I looked around–and was shocked, actually–to see that many of the seats in my section and that next to us were filled with young people, in their early 20s.  This, to many, would be an encouraging sign.  A sign, perhaps, that horse racing IS growing in popularity with “the young people,” and that the next generation of fans, administrators, trainers, owners and other participants in The Sport of Kings was assured.

But, as a friend observed this week, the section where I sat sounded to her like the third floor at Keeneland.  We laughed in recognition, because apparently the third floor at Keeneland is something of a joke:  either you know about it, or you don’t.

What?  You don’t?!?  Well, in a nutshell:  the third floor at Keeneland features at least one bar that’s frequented by 20-somethings.  Young Biffs and Muffies, some of whom probably attended deb balls.  But the difference between their parents’ summers on Martha’s Vineyard and their own Septembers in the third floor bars at Keeneland is vast: Biffs wear (that which they believe to be) the obligatory Madras Bermuda shorts; deck shoes; navy blazers with Oxford-collared shirts and bowties–and Trilbies (small fedora-esque hats).  It’s their uniform, and yet each young man thinks that he’s an individual.  Almost to-a-man, they smoke big, fat stogies even as they cough their brains out because they don’t know how to smoke a cigar.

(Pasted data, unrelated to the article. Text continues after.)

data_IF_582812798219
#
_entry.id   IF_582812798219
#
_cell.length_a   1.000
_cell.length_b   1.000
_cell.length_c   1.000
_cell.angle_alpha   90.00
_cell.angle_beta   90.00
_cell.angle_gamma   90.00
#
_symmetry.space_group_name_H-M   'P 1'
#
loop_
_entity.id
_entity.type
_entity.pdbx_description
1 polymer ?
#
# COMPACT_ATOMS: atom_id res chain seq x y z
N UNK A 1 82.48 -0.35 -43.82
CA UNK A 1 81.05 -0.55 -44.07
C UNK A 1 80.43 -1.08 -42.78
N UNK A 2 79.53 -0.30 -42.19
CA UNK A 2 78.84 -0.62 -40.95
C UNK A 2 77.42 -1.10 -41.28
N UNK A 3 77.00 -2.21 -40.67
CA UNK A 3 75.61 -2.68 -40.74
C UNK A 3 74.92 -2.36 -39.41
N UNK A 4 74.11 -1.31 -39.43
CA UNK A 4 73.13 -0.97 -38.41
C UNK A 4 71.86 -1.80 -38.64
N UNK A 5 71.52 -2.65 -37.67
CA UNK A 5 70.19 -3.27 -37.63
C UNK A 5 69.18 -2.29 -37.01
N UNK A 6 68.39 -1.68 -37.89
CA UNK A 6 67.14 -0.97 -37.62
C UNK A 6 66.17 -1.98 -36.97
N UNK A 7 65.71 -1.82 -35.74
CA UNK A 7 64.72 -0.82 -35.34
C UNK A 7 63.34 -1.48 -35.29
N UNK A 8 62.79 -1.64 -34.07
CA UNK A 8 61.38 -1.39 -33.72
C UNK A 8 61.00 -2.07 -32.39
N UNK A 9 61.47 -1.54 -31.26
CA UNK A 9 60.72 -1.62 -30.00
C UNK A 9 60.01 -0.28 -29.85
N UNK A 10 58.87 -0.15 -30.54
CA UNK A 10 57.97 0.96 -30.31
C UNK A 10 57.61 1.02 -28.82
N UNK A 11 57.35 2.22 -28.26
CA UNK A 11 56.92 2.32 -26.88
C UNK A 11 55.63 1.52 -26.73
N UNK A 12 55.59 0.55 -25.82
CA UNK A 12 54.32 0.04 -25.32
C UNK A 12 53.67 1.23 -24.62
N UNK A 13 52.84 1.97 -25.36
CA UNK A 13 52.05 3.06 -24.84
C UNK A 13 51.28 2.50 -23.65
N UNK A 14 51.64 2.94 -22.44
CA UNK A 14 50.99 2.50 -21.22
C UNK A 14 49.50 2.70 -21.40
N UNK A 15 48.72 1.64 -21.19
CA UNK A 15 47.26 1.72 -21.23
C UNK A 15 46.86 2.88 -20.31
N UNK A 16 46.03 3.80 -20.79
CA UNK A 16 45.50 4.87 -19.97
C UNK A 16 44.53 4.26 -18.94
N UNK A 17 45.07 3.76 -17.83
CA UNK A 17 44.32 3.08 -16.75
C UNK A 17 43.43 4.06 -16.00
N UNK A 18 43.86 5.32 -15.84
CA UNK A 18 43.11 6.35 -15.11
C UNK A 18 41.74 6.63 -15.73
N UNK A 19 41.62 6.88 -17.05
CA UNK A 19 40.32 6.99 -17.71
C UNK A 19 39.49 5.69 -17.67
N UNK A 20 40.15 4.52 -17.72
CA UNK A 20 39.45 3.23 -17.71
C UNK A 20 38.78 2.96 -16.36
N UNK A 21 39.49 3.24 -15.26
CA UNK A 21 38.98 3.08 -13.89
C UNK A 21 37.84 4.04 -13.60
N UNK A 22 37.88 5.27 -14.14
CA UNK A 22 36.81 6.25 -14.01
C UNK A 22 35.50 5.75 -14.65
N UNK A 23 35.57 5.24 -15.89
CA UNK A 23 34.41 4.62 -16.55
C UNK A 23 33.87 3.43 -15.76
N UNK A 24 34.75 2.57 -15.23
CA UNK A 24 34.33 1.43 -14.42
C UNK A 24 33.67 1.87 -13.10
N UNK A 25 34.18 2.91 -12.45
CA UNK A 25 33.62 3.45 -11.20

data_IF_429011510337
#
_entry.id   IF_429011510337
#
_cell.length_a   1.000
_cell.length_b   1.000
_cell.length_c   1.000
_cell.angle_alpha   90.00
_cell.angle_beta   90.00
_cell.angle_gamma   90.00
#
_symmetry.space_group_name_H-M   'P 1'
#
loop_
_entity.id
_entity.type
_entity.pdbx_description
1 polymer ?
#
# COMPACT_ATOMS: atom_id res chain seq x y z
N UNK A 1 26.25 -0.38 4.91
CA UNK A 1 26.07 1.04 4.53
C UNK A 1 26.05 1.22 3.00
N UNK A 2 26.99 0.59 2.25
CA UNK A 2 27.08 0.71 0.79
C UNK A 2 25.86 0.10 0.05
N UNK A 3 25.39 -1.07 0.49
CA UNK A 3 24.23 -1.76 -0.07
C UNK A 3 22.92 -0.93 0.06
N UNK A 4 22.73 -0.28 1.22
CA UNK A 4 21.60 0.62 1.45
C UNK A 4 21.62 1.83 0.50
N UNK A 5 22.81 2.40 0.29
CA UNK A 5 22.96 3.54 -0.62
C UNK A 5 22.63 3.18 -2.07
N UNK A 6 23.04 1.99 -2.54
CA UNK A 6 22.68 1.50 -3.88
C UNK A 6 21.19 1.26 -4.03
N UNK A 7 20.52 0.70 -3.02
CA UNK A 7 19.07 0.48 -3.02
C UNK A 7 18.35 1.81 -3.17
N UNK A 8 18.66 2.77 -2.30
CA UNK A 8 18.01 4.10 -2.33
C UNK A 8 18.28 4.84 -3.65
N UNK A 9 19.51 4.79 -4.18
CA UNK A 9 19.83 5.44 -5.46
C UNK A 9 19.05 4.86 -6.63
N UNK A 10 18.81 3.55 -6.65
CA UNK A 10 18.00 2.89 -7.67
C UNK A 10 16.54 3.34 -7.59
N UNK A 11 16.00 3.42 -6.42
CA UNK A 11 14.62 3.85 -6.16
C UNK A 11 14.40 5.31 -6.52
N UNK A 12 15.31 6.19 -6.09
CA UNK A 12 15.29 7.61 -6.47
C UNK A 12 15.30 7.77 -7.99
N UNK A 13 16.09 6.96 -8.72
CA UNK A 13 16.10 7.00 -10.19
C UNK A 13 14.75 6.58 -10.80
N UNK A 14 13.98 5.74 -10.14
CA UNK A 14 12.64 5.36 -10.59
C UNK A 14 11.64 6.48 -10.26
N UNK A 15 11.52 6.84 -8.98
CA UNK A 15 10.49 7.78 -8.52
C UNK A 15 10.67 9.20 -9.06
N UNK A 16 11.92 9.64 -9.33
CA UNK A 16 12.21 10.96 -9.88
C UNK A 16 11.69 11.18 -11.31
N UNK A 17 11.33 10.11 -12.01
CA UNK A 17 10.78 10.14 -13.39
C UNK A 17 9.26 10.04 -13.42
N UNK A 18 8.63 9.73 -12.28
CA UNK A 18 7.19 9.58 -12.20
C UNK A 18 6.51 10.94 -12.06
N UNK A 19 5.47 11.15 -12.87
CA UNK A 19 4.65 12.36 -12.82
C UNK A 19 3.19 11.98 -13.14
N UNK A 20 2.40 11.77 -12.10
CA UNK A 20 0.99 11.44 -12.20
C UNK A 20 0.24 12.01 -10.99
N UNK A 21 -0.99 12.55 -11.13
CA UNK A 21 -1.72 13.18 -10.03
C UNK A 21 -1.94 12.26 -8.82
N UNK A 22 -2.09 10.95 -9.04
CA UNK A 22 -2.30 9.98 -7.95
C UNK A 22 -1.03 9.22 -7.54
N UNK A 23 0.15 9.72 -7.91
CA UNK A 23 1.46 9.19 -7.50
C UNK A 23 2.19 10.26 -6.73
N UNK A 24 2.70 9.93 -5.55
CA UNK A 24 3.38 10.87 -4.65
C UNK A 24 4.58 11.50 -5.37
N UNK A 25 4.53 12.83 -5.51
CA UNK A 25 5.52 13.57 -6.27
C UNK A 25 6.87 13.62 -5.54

The young women are not the Junior League set as in yesteryear:  skirts short enough to show, well, everything. They teeter high above Earth on 6″ stilettoes–so high that they run out of oxygen. That must be the case, because clearly, their choices in fashion or men aren’t dictated by reason.  Showing miles of cleavage and fascinators, these young women are on the hunt.

In 2008, Clay Robinson took me to the third floor at Keeneland, specifically to see my reaction to the mating ritual that took place up there.  Lots of alcohol consumption.  Lots of young women, playing with their hair, and giving The Look to The Biffs.  Both genders, thinking that they are the predator, the other–the prey.

Clay didn’t have to say a thing, in order for me to Get It.  These people were not at Keeneland to watch horses race.  They were there to catch a husband–or at least a one-night stand.  It was all about seeing and being seen–but not by anyone but others involved in their strange, tribal mating dance.

So when my friend mentioned the third floor at Keeneland--and that it sounded like the entire crew had been transported to Belmont–I was almost astounded, to realize that, no doubt, Third Floor at Keeneland isn’t a group of people who jump onto luxury buses with disco balls, and go from track-to-track–but rather, it is a Look, and an Attitude.   Jung might even posit that it’s an Archetype.

It’s probably also a unisex perfume by Calvin Klein, loaded with pheremones.

It’s what too many racing officials mistake for fandom, yet isn’t.

Too many young people all over America are caught up in this Look, in this Attitude.  And, dare I put forth–this shallow way to do the races.

I wrote, “shallow,” because, after a while–I got sick of hearing the young women’s high-pitched, flirting giggles–I know it well, I was young once, you know.  The young men’s voices got on my last nerve, as their braggadocio grew with every toke of the joints, every minute that went by.